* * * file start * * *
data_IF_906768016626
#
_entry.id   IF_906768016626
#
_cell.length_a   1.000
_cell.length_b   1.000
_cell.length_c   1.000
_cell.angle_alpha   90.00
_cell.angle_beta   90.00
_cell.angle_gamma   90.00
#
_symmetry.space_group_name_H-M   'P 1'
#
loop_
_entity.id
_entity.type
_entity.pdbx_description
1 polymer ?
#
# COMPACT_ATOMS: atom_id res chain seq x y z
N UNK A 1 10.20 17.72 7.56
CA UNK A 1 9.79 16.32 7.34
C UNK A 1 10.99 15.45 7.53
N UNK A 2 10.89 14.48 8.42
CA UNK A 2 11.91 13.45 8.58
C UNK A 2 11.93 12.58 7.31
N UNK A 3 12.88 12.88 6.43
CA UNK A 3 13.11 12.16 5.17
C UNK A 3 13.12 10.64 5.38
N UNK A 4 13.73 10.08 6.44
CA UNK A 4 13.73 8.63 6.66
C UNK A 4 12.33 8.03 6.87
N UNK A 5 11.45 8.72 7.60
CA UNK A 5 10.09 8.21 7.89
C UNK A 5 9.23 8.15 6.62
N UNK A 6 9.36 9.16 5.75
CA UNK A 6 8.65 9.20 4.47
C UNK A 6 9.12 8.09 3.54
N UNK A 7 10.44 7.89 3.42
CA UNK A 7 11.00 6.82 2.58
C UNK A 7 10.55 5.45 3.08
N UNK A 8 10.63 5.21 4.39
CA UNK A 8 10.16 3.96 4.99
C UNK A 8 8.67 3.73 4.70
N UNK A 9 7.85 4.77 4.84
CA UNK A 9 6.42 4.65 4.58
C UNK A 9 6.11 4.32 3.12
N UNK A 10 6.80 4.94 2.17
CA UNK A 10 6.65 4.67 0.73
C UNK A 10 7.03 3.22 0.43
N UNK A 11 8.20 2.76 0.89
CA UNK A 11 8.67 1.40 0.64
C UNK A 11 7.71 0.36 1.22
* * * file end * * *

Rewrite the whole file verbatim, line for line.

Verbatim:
data_IF_906768016626
#
_entry.id   IF_906768016626
#
_cell.length_a   1.000
_cell.length_b   1.000
_cell.length_c   1.000
_cell.angle_alpha   90.00
_cell.angle_beta   90.00
_cell.angle_gamma   90.00
#
_symmetry.space_group_name_H-M   'P 1'
#
loop_
_entity.id
_entity.type
_entity.pdbx_description
1 polymer ?
#
# COMPACT_ATOMS: atom_id res chain seq x y z
N UNK A 1 10.20 17.72 7.56
CA UNK A 1 9.79 16.32 7.34
C UNK A 1 10.99 15.45 7.53
N UNK A 2 10.89 14.48 8.42
CA UNK A 2 11.91 13.45 8.58
C UNK A 2 11.93 12.58 7.31
N UNK A 3 12.88 12.88 6.43
CA UNK A 3 13.11 12.16 5.17
C UNK A 3 13.12 10.64 5.38
N UNK A 4 13.73 10.08 6.44
CA UNK A 4 13.73 8.63 6.66
C UNK A 4 12.33 8.03 6.87
N UNK A 5 11.45 8.72 7.60
CA UNK A 5 10.09 8.21 7.89
C UNK A 5 9.23 8.15 6.62
N UNK A 6 9.36 9.16 5.75
CA UNK A 6 8.65 9.20 4.47
C UNK A 6 9.12 8.09 3.54
N UNK A 7 10.44 7.89 3.42
CA UNK A 7 11.00 6.82 2.58
C UNK A 7 10.55 5.45 3.08
N UNK A 8 10.63 5.21 4.39
CA UNK A 8 10.16 3.96 4.99
C UNK A 8 8.67 3.73 4.70
N UNK A 9 7.85 4.77 4.84
CA UNK A 9 6.42 4.65 4.58
C UNK A 9 6.11 4.32 3.12
N UNK A 10 6.80 4.94 2.17
CA UNK A 10 6.65 4.67 0.73
C UNK A 10 7.03 3.22 0.43
N UNK A 11 8.20 2.76 0.89
CA UNK A 11 8.67 1.40 0.64
C UNK A 11 7.71 0.36 1.22